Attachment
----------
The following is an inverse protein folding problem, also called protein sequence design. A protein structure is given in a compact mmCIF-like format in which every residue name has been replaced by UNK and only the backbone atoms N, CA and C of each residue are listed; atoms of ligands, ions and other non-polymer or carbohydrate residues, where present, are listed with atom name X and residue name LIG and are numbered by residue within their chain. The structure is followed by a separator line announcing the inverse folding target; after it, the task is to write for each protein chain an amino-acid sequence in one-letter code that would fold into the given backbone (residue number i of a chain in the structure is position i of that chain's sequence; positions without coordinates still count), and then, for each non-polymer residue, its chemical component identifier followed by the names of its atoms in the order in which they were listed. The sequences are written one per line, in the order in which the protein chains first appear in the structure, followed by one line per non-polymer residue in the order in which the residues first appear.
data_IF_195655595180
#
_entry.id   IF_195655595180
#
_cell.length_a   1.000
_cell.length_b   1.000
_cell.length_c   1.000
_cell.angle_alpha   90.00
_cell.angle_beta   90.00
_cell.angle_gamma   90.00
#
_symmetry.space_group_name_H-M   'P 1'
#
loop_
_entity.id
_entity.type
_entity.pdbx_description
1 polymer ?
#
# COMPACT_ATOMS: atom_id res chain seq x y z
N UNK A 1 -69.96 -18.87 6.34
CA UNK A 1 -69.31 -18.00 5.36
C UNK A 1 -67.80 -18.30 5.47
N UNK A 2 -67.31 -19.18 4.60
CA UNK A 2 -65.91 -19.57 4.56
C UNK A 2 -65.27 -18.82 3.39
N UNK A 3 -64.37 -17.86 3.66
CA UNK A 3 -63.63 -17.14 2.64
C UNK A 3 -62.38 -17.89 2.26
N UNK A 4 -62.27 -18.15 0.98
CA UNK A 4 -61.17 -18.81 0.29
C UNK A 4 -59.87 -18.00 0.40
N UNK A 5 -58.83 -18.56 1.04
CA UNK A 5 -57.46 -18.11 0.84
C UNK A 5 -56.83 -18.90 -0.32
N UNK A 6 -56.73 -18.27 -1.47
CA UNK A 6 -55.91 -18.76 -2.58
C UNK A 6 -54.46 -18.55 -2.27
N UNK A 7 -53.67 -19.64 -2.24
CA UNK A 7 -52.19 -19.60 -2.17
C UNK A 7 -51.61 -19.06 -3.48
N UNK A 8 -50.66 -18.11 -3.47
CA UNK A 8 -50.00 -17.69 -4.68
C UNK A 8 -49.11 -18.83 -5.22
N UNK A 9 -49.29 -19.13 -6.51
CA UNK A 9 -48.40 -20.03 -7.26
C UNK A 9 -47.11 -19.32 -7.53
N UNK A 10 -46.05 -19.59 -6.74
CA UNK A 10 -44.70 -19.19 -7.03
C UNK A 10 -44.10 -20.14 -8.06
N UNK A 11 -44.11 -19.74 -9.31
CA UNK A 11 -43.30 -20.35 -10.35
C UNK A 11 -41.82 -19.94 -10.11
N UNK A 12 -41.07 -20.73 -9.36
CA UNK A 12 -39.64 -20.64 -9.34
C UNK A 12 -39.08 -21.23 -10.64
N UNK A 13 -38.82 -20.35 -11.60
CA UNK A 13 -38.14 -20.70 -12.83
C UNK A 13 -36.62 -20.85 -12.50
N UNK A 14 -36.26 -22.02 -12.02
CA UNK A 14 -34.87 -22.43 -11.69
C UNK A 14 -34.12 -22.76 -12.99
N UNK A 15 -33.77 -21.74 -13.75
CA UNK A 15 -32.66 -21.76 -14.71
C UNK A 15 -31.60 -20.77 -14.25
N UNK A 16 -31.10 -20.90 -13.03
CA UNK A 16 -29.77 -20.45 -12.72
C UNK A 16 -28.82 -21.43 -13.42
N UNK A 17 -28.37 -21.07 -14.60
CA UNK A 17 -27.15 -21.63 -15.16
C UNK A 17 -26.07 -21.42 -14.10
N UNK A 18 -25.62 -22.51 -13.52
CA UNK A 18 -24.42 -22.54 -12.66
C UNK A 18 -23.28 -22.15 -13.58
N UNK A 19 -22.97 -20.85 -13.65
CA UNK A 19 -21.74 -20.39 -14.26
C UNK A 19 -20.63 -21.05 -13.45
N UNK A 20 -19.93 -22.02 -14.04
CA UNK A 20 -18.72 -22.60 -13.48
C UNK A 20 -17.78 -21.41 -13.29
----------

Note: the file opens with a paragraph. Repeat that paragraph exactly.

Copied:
The following is an inverse protein folding problem, also called protein sequence design. A protein structure is given in a compact mmCIF-like format in which every residue name has been replaced by UNK and only the backbone atoms N, CA and C of each residue are listed; atoms of ligands, ions and other non-polymer or carbohydrate residues, where present, are listed with atom name X and residue name LIG and are numbered by residue within their chain. The structure is followed by a separator line announcing the inverse folding target; after it, the task is to write for each protein chain an amino-acid sequence in one-letter code that would fold into the given backbone (residue number i of a chain in the structure is position i of that chain's sequence; positions without coordinates still count), and then, for each non-polymer residue, its chemical component identifier followed by the names of its atoms in the order in which they were listed. The sequences are written one per line, in the order in which the protein chains first appear in the structure, followed by one line per non-polymer residue in the order in which the residues first appear.